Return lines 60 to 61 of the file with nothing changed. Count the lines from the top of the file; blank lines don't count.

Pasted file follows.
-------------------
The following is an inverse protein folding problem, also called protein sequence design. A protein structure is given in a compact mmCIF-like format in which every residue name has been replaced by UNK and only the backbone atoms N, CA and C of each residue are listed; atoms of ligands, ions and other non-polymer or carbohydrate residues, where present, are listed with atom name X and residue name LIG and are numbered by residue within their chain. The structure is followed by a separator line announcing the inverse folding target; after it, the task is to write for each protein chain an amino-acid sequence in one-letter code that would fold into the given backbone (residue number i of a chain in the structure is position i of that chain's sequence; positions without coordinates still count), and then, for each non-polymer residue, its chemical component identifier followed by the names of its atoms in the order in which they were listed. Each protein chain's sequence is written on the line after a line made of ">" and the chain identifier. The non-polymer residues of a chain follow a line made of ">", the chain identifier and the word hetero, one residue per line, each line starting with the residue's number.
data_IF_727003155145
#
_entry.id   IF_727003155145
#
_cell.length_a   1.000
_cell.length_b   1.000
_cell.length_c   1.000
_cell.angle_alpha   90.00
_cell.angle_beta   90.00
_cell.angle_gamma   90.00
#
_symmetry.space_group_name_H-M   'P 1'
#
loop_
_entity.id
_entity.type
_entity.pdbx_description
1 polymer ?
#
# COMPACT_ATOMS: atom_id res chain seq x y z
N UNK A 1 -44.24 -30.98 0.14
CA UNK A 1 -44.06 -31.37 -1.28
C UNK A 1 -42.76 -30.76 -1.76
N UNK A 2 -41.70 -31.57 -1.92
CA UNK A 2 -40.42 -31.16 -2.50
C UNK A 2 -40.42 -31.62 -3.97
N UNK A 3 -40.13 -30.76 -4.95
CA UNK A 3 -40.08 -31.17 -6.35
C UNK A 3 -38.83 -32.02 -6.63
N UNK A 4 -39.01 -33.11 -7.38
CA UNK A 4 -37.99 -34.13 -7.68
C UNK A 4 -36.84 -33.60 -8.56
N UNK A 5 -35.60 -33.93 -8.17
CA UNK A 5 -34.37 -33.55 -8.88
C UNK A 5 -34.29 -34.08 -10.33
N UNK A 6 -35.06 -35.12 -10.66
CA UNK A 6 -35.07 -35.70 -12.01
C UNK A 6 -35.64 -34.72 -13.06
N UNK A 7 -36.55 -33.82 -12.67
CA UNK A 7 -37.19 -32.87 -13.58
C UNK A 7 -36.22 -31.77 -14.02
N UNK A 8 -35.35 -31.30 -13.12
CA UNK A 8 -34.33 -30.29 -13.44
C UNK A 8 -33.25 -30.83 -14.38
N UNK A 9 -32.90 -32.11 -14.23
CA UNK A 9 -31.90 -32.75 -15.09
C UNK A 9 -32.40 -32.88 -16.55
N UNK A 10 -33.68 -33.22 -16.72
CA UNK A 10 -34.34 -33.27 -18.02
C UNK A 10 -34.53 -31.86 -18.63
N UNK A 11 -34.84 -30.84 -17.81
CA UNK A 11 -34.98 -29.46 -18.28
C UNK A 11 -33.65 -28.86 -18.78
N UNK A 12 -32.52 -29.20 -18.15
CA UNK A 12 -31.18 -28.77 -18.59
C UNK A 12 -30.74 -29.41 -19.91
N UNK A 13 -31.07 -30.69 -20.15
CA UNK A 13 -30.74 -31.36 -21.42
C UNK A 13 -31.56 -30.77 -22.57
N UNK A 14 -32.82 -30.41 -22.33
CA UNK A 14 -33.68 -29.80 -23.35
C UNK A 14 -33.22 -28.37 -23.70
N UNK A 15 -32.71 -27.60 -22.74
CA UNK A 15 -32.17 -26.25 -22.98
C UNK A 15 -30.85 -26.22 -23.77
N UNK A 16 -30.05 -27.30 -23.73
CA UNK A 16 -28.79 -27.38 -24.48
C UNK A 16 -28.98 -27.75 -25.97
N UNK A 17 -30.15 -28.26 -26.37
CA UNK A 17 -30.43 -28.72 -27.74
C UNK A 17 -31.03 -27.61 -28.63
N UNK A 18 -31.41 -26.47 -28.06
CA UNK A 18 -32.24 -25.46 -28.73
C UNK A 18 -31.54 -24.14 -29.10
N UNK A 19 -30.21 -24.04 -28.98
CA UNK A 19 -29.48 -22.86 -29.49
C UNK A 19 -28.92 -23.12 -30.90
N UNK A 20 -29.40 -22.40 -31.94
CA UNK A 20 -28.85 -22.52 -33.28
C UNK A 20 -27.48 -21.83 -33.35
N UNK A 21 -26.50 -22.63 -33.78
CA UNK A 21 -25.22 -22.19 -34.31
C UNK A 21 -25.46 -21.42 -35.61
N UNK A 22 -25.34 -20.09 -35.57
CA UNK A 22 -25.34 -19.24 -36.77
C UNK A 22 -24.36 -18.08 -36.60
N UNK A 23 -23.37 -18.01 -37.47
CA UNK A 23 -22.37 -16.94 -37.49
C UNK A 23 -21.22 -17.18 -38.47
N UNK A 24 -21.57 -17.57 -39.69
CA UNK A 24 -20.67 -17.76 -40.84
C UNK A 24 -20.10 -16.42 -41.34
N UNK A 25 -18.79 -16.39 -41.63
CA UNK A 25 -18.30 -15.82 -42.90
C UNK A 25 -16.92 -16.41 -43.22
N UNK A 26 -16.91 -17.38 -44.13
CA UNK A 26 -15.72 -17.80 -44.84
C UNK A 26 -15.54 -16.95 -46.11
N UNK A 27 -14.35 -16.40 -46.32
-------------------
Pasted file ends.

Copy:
C UNK A 13 -31.56 -30.77 -22.57
N UNK A 14 -32.82 -30.41 -22.33